One positive outcome of quarantine is a renewed enthusiasm for bread making. People cultivated sourdough starters to account for the lack of available yeast, or just threw their floured hands in the air and attempted a no-yeast dough. Pizza’s popularity was on the rise (not that it needed a reputation bump!), as home cooks made pizza in skillets, on grills, in pans, and on stones. We at Colavita are no different. Our love for pizza is only second to our love for olive oil, and thankfully the two go hand in hand! As we approach the cooler and cozier months of the year, let’s fire up those ovens together. To help you kick off National Pizza Month with ease, here is a list of helpful pizza making tips, tricks and recipes.
Gather Your Tools:
Making pizza at home is an easy process, but it’s best to have a few tools handy to make it all go more smoothly.
Scale: Bakers measure all their ingredients by weight. It’s a more accurate way to make sure you have the right amounts of all the ingredients. Specifically, for making bread and pizza dough, you’ll want to make sure that you have the proper ratio of flour to water. Having a digital scale makes this process easy.
Yeast: Make sure you have some packages of active dry yeast on hand, so your dough will rise. We’ll talk about natural yeasts a little later on.
Stand Mixer: We are all about using our stand mixers fitted with the dough hook to make our pizza dough. It really does make it easier. Of course, kneading by hand is possible, it will just take some time.
Dough scrapers: Having a plastic and a metal dough scraper on hand will help you get the dough out of your mixing bowl (plastic) and make forming them into individual balls (metal) easier.
Plastic wrap: Always protect your dough from the air so it doesn’t dry out. While it’s rising, cover it tightly in plastic wrap.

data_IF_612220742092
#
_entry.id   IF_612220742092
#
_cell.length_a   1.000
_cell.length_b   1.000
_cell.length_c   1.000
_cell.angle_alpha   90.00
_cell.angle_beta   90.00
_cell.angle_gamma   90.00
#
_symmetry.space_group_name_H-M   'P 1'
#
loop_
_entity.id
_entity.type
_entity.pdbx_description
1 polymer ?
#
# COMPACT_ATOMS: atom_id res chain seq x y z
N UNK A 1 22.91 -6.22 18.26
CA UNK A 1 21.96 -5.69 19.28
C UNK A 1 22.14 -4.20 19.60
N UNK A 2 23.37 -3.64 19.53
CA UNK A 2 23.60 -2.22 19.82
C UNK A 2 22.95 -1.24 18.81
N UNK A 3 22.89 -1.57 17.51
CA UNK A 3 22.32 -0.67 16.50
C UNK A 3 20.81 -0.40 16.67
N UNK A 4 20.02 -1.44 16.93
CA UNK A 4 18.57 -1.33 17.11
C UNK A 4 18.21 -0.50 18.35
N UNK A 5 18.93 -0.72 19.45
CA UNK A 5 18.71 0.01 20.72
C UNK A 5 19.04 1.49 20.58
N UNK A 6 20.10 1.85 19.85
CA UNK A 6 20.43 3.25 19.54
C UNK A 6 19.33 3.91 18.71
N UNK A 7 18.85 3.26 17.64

Parchment paper: If you’re baking your pizza on a baking sheet, line the baking sheet with some parchment paper. This way, you can easily slide the pizza off and onto a cutting board when it’s finished baking.
Pizza Stone / Pizza Peel: If you’re ready for next level baking, using a pizza peel and stone is a great way to get a crispy crust. The stone needs to heat in the oven for at least 30 minutes. Dust the pizza peel with a little flour and stretch your dough out directly on it. Top it and then slide it into the oven on top of the stone to bake.
Assorted specialty pans: If you get into making different styles of pizza, you’ll want the pans to help you achieve the right results. Chicago uses a 9” cake pan, while both Detroit and Sicilian use special steel or alloy rectangular pans.
Making the Dough:
Making your own dough can be an intimidating project. But don’t let it dissuade you! Once you get the hang of it, you’ll love getting your hands in the flour and you’ll find that you can make a more flavorful dough.
If you’d like to try one with a slightly different flavor, try our semolina dough. This dough has a slightly sweeter flavor and a more yellow color.
You can develop the flavor of your dough using a poolish or a sourdough starter as a leavening agent instead of active dry yeast. Both a poolish and a starter use yeast developed over time to enhance the flavor of the dough. A poolish uses equal amounts of flour and water, plus a small amount of active dry yeast. This mixture is allowed to develop for about 12 hours and creates a flavorful mixture (not unlike a sourdough) that will help your dough to rise. In contrast, a sourdough starter uses equal amounts of flour and water and no processed yeast to develop a natural leavening agent. Sourdough starters are usually kept for long periods of time and require maintenance, in the form of feeding. If you don’t feel like maintaining a starter, using a poolish is a great way to get all that flavor without the hassle of feeding a sourdough starter.